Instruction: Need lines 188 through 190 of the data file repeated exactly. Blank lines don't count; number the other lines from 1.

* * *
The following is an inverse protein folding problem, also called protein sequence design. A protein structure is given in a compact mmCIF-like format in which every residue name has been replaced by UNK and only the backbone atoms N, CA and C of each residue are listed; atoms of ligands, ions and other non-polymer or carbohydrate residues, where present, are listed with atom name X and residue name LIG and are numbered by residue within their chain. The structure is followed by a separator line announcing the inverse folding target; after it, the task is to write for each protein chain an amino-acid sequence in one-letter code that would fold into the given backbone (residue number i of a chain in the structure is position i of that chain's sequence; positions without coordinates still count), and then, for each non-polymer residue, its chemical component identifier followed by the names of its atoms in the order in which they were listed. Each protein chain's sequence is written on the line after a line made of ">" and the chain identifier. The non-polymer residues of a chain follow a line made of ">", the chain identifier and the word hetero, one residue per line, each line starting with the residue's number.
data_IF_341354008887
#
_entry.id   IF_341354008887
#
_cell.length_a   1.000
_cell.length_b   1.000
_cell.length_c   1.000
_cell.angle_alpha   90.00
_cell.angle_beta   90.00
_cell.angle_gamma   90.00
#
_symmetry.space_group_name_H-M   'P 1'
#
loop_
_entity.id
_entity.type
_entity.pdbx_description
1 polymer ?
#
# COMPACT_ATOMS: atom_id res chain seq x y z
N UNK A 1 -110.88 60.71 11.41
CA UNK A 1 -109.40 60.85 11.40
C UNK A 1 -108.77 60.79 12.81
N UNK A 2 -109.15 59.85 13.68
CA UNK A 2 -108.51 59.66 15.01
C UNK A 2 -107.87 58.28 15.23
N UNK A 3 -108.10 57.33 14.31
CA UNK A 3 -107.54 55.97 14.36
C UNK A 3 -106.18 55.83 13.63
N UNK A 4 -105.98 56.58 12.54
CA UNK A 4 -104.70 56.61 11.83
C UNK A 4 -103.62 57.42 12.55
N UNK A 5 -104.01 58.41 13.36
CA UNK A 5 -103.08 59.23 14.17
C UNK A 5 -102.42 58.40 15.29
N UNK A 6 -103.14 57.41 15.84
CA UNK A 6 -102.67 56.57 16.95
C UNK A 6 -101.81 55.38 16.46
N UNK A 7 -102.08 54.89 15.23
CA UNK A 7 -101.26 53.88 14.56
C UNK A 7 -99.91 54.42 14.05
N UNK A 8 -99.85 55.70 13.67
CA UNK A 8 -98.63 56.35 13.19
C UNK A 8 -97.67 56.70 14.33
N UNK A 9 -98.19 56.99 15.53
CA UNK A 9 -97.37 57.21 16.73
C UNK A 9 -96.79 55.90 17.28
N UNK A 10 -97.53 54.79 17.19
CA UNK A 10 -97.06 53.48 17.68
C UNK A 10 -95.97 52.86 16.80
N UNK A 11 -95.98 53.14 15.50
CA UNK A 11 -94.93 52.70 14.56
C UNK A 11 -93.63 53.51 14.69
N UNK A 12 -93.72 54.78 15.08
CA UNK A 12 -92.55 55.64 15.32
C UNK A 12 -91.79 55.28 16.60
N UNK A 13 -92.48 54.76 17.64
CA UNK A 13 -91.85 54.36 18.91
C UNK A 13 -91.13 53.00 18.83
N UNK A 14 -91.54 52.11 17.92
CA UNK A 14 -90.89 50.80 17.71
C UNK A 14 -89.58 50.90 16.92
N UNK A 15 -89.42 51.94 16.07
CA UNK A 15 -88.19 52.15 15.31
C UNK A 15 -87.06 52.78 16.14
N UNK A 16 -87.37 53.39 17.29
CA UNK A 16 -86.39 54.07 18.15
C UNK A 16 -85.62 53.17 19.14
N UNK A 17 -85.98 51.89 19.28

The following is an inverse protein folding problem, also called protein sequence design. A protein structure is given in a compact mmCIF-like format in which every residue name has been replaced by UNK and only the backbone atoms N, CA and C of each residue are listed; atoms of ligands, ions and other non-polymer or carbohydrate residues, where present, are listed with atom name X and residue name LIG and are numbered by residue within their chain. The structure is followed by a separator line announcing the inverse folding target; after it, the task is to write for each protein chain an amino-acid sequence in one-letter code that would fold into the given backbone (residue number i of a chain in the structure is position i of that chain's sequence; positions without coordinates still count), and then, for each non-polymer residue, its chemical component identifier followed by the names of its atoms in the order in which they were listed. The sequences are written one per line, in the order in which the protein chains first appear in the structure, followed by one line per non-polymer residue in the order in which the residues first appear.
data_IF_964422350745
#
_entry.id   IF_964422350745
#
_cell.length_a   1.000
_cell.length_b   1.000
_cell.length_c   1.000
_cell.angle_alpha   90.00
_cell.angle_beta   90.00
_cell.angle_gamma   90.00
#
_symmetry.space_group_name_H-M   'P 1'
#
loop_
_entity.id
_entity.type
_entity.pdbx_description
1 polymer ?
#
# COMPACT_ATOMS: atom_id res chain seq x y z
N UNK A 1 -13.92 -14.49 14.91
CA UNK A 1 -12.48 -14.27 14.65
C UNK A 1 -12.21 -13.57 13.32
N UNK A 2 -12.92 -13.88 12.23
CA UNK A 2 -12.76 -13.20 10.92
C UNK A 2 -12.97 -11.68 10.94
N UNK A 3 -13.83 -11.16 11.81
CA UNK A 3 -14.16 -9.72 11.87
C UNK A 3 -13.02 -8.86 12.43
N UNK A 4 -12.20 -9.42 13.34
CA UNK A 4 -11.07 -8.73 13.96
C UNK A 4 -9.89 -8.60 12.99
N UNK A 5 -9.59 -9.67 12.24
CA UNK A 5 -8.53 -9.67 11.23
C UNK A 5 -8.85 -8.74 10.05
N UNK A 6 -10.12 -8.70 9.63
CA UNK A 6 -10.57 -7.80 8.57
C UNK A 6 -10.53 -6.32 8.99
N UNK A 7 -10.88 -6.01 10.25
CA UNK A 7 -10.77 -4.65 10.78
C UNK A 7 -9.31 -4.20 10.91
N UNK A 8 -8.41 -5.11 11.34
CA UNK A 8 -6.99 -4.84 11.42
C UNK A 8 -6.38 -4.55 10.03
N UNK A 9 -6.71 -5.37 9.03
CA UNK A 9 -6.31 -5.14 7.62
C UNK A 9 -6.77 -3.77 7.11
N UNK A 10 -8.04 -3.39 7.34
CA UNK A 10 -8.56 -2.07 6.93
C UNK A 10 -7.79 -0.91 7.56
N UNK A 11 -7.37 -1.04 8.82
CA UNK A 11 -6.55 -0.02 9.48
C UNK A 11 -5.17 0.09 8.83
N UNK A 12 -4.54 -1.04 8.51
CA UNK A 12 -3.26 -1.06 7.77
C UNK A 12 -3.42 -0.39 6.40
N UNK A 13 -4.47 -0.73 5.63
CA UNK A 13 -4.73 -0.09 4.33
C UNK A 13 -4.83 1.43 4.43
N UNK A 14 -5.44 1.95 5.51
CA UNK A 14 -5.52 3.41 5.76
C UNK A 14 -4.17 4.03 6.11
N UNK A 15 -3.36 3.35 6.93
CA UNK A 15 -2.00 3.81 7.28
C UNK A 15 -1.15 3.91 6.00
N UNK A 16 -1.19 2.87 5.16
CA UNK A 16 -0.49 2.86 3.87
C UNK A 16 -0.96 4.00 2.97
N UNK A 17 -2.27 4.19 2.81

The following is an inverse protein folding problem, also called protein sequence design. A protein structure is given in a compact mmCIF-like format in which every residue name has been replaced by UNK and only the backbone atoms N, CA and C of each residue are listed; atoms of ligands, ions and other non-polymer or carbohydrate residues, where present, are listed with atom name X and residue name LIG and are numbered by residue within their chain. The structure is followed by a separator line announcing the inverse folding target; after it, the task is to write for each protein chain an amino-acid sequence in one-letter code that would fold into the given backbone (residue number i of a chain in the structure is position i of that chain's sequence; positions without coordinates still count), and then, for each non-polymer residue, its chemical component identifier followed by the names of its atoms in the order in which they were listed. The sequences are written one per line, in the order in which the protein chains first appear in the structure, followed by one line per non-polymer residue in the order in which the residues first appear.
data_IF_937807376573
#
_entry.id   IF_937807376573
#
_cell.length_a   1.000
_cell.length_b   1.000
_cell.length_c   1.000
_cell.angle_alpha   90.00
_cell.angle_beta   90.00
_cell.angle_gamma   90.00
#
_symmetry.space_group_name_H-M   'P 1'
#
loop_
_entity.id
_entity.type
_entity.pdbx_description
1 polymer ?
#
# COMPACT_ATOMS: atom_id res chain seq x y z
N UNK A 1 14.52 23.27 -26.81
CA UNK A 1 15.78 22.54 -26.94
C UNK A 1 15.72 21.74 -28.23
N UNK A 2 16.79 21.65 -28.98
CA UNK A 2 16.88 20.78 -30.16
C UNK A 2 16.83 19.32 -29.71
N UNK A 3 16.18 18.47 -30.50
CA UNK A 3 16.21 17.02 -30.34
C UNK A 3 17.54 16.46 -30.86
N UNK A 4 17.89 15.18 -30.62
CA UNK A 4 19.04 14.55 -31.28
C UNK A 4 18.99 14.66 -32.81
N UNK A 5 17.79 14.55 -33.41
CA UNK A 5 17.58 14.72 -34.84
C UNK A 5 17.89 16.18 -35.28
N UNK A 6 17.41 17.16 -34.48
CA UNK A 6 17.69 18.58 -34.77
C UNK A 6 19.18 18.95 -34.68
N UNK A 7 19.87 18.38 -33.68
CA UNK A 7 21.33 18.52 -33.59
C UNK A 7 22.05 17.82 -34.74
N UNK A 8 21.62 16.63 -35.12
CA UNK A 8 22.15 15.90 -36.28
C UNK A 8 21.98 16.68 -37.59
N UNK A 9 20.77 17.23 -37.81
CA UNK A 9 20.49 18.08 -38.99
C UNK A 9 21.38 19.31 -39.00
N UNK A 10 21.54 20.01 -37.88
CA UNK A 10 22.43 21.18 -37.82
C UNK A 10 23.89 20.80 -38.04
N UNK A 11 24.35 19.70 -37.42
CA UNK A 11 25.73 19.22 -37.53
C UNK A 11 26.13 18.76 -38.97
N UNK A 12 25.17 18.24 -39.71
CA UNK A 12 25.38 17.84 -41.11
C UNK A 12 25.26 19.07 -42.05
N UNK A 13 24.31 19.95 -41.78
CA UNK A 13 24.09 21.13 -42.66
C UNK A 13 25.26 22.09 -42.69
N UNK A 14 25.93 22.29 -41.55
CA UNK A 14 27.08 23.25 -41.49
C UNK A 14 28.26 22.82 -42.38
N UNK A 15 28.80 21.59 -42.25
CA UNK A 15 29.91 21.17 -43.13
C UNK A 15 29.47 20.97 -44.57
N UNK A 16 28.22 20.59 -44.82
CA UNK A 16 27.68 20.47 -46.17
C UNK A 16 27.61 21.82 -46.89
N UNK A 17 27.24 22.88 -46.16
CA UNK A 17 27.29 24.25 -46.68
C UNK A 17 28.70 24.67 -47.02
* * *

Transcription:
C UNK A 9 21.38 19.31 -39.00
N UNK A 10 21.54 20.01 -37.88
CA UNK A 10 22.43 21.18 -37.82